What a difference a few months can make in British politics. In early May, a confident Prime Minister Theresa May looked well on her way to securing a much bigger majority for her Conservative Party in the House of Commons on a platform of “strong and steady leadership” and a promise to deliver on Brexit. Jeremy Corbyn’s Labour Party looked out of touch with the real concerns of most British people and seemed destined for electoral oblivion.
So the shock result of a hung parliament after the U.K. general election on June 8 not only transformed the British political landscape, it also cast a dark cloud of uncertainty over the shape that the country’s exit from the European Union would take.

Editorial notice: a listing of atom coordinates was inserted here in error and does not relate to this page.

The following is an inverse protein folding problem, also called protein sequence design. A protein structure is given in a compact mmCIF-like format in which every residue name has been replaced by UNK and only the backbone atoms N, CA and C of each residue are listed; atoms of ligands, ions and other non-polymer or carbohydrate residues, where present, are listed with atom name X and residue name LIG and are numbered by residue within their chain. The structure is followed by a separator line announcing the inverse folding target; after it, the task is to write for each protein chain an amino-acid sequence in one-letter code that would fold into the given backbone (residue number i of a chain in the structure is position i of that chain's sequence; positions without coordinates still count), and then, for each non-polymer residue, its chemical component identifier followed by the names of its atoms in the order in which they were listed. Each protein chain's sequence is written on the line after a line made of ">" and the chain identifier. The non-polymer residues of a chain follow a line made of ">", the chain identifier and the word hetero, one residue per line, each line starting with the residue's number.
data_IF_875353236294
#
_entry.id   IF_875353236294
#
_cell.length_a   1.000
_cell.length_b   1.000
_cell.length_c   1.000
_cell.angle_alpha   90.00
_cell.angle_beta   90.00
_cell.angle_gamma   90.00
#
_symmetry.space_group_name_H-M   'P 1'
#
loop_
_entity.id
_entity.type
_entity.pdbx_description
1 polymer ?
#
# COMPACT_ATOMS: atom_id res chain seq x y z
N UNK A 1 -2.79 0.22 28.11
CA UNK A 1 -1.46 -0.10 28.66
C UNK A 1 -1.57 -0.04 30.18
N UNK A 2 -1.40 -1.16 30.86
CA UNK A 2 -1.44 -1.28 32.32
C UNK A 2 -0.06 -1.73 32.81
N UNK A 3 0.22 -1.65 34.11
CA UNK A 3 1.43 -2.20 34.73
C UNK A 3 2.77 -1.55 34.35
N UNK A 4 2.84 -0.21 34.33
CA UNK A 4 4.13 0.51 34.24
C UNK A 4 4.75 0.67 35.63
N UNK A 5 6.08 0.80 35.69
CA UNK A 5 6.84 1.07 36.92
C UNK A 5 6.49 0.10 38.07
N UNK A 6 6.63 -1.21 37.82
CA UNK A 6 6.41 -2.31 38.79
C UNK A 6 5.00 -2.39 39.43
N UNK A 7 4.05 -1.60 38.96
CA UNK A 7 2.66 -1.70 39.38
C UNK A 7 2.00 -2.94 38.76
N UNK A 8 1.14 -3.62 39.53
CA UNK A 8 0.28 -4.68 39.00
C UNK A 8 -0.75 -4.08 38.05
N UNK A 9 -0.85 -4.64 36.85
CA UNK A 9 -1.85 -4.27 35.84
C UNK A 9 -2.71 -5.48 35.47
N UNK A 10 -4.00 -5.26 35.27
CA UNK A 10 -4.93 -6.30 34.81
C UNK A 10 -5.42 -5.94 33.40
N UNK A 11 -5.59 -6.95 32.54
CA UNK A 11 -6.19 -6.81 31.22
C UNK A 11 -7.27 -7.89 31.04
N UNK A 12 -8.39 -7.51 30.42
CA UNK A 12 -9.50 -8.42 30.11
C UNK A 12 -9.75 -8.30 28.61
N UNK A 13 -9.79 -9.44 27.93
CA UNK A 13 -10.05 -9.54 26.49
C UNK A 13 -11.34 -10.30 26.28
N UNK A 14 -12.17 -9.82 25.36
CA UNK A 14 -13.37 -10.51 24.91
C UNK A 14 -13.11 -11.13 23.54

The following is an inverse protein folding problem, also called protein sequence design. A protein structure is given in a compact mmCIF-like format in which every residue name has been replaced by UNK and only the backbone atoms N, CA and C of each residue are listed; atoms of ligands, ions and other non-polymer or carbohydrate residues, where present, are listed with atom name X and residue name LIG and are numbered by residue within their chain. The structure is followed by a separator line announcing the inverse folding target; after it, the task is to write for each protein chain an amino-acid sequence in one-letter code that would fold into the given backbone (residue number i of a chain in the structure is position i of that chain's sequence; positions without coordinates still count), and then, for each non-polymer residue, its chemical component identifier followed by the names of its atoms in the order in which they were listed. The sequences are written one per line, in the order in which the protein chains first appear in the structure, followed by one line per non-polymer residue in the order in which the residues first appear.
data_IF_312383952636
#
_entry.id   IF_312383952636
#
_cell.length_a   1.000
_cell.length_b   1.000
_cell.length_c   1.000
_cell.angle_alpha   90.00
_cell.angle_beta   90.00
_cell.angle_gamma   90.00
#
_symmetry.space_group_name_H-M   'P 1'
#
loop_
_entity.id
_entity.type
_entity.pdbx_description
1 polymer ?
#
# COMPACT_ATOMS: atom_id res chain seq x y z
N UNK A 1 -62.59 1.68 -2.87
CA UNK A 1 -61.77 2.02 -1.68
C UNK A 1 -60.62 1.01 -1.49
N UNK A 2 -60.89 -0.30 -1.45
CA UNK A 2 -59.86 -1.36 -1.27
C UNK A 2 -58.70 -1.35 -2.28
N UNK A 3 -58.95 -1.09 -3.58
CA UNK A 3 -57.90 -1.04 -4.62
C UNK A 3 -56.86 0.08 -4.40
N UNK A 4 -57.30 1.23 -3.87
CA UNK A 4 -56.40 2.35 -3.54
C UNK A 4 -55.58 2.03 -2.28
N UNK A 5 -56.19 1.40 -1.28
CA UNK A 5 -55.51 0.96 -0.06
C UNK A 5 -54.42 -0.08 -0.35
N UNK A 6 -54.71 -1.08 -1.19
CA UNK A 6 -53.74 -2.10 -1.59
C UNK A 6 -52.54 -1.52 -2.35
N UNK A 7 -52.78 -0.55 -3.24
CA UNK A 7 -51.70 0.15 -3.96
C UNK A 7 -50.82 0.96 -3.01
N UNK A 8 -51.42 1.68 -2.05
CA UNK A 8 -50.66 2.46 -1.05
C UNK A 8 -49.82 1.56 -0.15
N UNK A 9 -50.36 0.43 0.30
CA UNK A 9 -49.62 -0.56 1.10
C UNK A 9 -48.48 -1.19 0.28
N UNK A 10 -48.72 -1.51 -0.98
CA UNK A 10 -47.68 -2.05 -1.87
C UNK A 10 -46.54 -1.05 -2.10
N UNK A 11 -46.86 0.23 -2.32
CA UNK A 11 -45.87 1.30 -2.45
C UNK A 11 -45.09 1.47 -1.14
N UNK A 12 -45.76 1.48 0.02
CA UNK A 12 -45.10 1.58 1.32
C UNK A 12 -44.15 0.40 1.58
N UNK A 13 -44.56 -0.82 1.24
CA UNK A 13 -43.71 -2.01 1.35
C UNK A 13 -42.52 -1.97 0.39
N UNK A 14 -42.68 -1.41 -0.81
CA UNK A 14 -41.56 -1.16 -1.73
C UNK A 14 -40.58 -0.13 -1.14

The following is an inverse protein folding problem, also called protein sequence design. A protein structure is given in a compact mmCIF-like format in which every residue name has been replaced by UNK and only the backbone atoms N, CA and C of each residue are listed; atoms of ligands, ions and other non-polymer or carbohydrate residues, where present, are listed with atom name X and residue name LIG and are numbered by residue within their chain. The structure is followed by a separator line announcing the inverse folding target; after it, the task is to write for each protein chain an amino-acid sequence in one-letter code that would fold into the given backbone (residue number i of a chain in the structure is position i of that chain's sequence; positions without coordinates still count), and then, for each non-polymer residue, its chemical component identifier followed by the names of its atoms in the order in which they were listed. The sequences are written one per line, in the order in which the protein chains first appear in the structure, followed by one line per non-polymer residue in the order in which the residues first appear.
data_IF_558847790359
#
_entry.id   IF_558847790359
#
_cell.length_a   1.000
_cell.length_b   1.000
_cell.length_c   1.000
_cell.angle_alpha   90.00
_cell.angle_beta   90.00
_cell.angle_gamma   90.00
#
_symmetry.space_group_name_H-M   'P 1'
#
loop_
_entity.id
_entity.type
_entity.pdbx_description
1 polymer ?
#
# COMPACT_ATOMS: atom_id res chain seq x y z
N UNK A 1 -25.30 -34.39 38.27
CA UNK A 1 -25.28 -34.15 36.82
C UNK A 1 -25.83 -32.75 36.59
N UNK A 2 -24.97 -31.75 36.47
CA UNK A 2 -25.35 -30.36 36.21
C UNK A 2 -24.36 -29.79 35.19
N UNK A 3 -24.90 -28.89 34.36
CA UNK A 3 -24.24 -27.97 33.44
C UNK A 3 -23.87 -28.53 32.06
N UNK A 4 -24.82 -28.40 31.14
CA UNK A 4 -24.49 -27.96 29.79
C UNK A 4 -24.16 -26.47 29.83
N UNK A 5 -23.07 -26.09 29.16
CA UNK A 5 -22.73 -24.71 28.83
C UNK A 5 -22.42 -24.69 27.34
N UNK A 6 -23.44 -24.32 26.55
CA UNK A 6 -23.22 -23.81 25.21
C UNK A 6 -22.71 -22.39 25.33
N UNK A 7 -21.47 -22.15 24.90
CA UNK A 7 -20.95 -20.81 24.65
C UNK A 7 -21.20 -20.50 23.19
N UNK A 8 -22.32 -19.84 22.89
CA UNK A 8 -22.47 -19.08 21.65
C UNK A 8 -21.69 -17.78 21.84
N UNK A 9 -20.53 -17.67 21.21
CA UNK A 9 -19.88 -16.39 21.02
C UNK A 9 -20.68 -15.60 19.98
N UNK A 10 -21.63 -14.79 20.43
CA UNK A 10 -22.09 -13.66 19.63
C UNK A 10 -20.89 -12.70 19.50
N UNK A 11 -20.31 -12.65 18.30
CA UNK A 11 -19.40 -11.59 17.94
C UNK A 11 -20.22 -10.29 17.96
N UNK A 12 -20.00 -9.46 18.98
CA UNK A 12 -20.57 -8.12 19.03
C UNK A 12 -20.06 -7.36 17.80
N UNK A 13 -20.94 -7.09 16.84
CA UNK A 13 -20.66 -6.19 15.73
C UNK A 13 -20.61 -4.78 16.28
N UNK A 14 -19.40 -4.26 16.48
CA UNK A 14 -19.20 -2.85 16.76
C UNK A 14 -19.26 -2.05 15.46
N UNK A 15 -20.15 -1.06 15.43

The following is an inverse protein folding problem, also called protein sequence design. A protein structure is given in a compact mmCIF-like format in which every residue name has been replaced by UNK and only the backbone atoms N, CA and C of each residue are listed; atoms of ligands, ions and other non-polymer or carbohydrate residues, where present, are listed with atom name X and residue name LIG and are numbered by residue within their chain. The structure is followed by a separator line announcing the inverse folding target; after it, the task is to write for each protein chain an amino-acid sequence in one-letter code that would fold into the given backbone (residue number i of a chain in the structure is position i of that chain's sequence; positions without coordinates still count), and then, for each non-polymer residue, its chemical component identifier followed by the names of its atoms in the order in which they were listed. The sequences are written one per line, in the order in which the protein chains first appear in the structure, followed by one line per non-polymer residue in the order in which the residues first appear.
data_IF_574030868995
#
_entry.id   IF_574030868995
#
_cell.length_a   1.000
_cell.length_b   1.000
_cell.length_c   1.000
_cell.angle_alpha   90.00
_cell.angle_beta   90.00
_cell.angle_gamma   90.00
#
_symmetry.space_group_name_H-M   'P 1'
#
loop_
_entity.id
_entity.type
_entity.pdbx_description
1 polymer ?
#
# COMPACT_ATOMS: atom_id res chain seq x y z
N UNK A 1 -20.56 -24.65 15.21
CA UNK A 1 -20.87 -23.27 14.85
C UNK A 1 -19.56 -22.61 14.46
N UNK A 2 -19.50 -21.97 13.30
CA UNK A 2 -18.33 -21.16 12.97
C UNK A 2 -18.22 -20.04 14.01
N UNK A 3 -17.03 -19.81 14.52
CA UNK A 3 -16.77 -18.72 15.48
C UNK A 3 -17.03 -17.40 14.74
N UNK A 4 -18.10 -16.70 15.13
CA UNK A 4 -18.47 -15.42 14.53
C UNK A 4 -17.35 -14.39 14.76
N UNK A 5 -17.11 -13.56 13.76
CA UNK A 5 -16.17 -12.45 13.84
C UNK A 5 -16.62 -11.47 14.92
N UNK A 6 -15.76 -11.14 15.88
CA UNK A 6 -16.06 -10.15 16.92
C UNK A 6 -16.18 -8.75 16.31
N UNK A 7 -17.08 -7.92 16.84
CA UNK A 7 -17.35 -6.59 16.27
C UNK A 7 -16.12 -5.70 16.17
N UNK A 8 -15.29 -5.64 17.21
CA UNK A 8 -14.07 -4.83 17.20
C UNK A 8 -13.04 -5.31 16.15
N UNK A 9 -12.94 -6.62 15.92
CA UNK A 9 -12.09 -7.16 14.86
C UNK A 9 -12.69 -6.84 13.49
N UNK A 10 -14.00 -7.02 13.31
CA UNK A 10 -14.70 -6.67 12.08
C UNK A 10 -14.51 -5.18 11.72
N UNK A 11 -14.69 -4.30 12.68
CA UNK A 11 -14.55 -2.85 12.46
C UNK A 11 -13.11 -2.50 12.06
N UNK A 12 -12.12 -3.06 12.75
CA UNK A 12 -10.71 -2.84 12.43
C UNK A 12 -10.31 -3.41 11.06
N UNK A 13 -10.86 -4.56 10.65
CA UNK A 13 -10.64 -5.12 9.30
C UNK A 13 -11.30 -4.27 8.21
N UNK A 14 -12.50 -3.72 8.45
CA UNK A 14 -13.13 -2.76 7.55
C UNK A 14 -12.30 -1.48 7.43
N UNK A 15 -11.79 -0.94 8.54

Having reached a difficult deal with the Northern Irish Democratic Unionist Party, or DUP, to secure their support for a workable Tory-led minority government, May looks like she has again taken control of her party. But she is on borrowed time, essentially a glorified interim prime minister with the thankless task of bringing the Article 50 negotiations with the EU to a good end.